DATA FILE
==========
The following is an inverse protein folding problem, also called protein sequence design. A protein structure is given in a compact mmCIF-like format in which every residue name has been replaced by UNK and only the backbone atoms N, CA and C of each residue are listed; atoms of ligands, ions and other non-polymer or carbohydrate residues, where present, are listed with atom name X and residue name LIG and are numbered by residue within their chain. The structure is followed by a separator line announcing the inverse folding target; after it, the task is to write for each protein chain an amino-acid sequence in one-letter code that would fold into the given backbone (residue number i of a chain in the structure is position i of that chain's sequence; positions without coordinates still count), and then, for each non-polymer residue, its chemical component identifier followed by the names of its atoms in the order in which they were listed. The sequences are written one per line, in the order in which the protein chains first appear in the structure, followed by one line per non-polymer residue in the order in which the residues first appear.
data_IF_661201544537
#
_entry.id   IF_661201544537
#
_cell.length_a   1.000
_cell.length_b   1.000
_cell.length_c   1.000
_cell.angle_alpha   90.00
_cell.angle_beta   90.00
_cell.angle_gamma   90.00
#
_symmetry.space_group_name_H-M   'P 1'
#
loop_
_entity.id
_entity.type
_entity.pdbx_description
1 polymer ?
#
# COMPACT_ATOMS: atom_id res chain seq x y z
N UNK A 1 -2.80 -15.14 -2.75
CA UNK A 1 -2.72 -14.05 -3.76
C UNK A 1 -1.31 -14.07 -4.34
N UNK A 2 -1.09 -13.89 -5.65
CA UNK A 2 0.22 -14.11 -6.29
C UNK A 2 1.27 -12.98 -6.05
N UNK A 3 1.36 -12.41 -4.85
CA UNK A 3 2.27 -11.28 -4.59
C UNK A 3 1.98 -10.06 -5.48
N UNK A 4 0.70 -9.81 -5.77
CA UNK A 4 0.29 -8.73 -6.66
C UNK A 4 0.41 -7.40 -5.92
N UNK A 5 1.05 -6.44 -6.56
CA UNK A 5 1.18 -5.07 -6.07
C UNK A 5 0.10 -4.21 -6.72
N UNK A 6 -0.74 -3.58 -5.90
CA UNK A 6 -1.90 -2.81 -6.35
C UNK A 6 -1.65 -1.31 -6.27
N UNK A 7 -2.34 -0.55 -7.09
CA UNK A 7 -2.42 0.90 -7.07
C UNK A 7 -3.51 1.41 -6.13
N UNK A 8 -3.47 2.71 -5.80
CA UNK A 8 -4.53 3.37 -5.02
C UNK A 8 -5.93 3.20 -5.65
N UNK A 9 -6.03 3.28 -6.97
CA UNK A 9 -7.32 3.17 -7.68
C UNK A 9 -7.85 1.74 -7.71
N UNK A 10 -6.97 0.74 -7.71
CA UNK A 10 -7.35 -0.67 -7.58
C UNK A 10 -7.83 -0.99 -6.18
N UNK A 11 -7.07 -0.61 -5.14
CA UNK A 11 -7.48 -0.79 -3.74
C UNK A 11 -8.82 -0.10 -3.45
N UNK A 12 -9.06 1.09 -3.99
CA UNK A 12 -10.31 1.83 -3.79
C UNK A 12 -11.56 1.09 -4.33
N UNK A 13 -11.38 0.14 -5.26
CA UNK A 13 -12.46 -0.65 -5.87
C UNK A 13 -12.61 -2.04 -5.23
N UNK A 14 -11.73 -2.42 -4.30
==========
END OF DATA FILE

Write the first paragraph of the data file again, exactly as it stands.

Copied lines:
The following is an inverse protein folding problem, also called protein sequence design. A protein structure is given in a compact mmCIF-like format in which every residue name has been replaced by UNK and only the backbone atoms N, CA and C of each residue are listed; atoms of ligands, ions and other non-polymer or carbohydrate residues, where present, are listed with atom name X and residue name LIG and are numbered by residue within their chain. The structure is followed by a separator line announcing the inverse folding target; after it, the task is to write for each protein chain an amino-acid sequence in one-letter code that would fold into the given backbone (residue number i of a chain in the structure is position i of that chain's sequence; positions without coordinates still count), and then, for each non-polymer residue, its chemical component identifier followed by the names of its atoms in the order in which they were listed. The sequences are written one per line, in the order in which the protein chains first appear in the structure, followed by one line per non-polymer residue in the order in which the residues first appear.